If you've recently graduated college and started full-time employment, you will start entering the repayment phase of your student loans. Even though payments on many student loans were paused during the Covid-19 pandemic, it is wise to make sure that you are ready for when student loan payments unpause.
Hopefully you were able to minimize your use of student loans for living expenses while you were in college. Now it's time to take a look at how to handle your living expenses as you start to repay your student loans.
The good news is that there are plenty of options to fit your student loan payments into your ongoing budget. The important part is to make sure that you are proactive and reasonable about how you will handle your basic living expenses during your student loan repayment.
Incorporating Student Loan Repayment Into Your Budget
The first thing that you will want to do as you start to repay your student loans is incorporate them into your monthly budget. If you don't have a budget yet, make it a goal to create a budget and stick to it. While the word budget often has a negative connotation with many people, a budget is actually only a tool to help you save money on things that aren't important to you so that you still have money left for the things that are important.
There are many different ways to create a budget, but the simplest budget is just a tally of your income and your expenses (usually on a monthly basis). Make sure that your student loan repayment amount is included in your budget, and adjust as needed. It's important to note that besides crunching your spreadsheet, you need to also figure out the reason WHY you want a budget. Without your emotional buy-in, it will be very hard if not impossible to stick to your budget over time.
Lower Your Loan Payment
If you have a higher student loan balance than your annual salary, there are still a few options that you might be able to take advantage of. There are legal ways to lower your student loan payment amount, and many of them are available to many borrowers.
Federal student loan borrowers have income-based repayment strategies like extended repayment, graduated repayment and income-based plans. Plus, if you're going for student loan forgiveness, you need to be on an income-driven repayment plan.
Borrowers with private student loans don't have as many options, but refinancing your student loans may help lower your monthly payments.
Find Ways To Save On Major Expenses
If you've been working with your budget for a few months and you're finding it a bit tighter than you want, it may be time to take a more detailed look. You may find that there are a few things that you considered "must haves" when you first made a budget that you might be able to cut now.
Creating a budget is not meant to be a one-time "set it and forget it" — instead, it's something that should change as you go through life.
Besides just cutting things out of your budget, we have a list of 15 ways that you can save more money each month. This includes things like eliminating bank fees, using credit card rewards judiciously, getting organized and other tricks that you might be able to use to help stay within your budget.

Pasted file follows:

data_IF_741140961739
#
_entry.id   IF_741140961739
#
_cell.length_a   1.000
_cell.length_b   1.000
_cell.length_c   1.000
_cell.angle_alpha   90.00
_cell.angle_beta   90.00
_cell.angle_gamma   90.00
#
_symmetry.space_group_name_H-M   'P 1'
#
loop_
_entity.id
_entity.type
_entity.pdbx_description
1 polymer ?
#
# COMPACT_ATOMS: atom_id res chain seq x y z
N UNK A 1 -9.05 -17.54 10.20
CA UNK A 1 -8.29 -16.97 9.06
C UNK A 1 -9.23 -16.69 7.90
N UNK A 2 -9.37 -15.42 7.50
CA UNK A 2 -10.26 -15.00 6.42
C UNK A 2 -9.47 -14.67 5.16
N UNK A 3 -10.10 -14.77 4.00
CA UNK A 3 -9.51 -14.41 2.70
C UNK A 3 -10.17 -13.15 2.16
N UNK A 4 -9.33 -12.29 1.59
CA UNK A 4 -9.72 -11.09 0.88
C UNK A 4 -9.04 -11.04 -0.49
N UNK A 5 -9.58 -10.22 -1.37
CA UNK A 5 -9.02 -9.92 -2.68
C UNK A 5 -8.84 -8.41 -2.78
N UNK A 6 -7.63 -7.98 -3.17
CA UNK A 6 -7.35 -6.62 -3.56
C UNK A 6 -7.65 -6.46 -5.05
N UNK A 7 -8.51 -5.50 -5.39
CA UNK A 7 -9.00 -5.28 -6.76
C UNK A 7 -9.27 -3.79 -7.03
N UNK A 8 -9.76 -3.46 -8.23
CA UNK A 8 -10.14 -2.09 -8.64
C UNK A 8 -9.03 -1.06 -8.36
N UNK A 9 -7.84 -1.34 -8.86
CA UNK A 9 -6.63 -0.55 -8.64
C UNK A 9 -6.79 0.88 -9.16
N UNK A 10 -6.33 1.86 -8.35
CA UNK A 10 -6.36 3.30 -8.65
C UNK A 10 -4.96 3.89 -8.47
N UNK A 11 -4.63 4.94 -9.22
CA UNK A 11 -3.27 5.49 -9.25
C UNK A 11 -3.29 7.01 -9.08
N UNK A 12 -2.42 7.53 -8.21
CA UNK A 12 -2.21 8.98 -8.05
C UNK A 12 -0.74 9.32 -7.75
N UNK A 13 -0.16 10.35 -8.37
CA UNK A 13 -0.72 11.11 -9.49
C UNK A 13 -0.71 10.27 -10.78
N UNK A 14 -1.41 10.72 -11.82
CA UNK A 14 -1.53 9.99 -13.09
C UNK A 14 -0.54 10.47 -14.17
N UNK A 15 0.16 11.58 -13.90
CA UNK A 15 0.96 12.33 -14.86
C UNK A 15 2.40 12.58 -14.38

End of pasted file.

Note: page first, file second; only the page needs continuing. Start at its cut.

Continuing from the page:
Make sure you check out that list to see if there's anything there that might be able to help.
Increase Your Income
Besides cutting your expenses, you can also focus on increasing your income.
Of course one of the best ways to increase your total income is to maximize your earnings from your full-time job, but that's not the only way to increase your income.
You might consider investing in yourself by becoming an entrepreneur. You can also take advantage of a variety of side hustles to bring in additional income. The great thing that comes with increasing your income when you already have a budget is that you know exactly where that extra income can be best used.
What NOT To Do During Student Loan Repayment
Following the advice above can give you a leg up on handling your regular living expenses while also making your student loan payments. The one thing that you'll want to make sure to NOT do is ignore your student loan payments or the impact that they might have on your monthly budget. Sticking your head in the sand is likely to lead to an undesirable financial situation.
Many graduates get their college degree and find themselves in a position where the student loan debt they owe feels overwhelming. If that describes your situation, don't despair and don't ignore the problem.
Instead, talk to your friends, family and trusted advisors and make a plan. This could include looking for ways to increase your income, cut your expenses, modify or refinance your existing debt or all of the above.
Adding a student loan repayment to your monthly budget may make things a little tight, especially if your monthly budget was already tight. But the same budgeting concepts that set you up for financial success still apply.
Chart and track your income and expenses, and remember that a budget is a marathon, not a sprint. Involve your friends and family in your journey to pay off debt, and you'll find yourself there in no time.
Robert Farrington is America’s Millennial Money Expert® and America’s Student Loan Debt Expert™, and the founder of The College Investor, a personal finance site dedicated to helping millennials escape student loan debt to start investing and building wealth for the future. You can learn more about him on the About Page, or on his personal site RobertFarrington.com.
He regularly writes about investing, student loan debt, and general personal finance topics geared towards anyone wanting to earn more, get out of debt, and start building wealth for the future.
He has been quoted in major publications including the New York Times, Washington Post, Fox, ABC, NBC, and more. He is also a regular contributor to Forbes.
Editor: Clint Proctor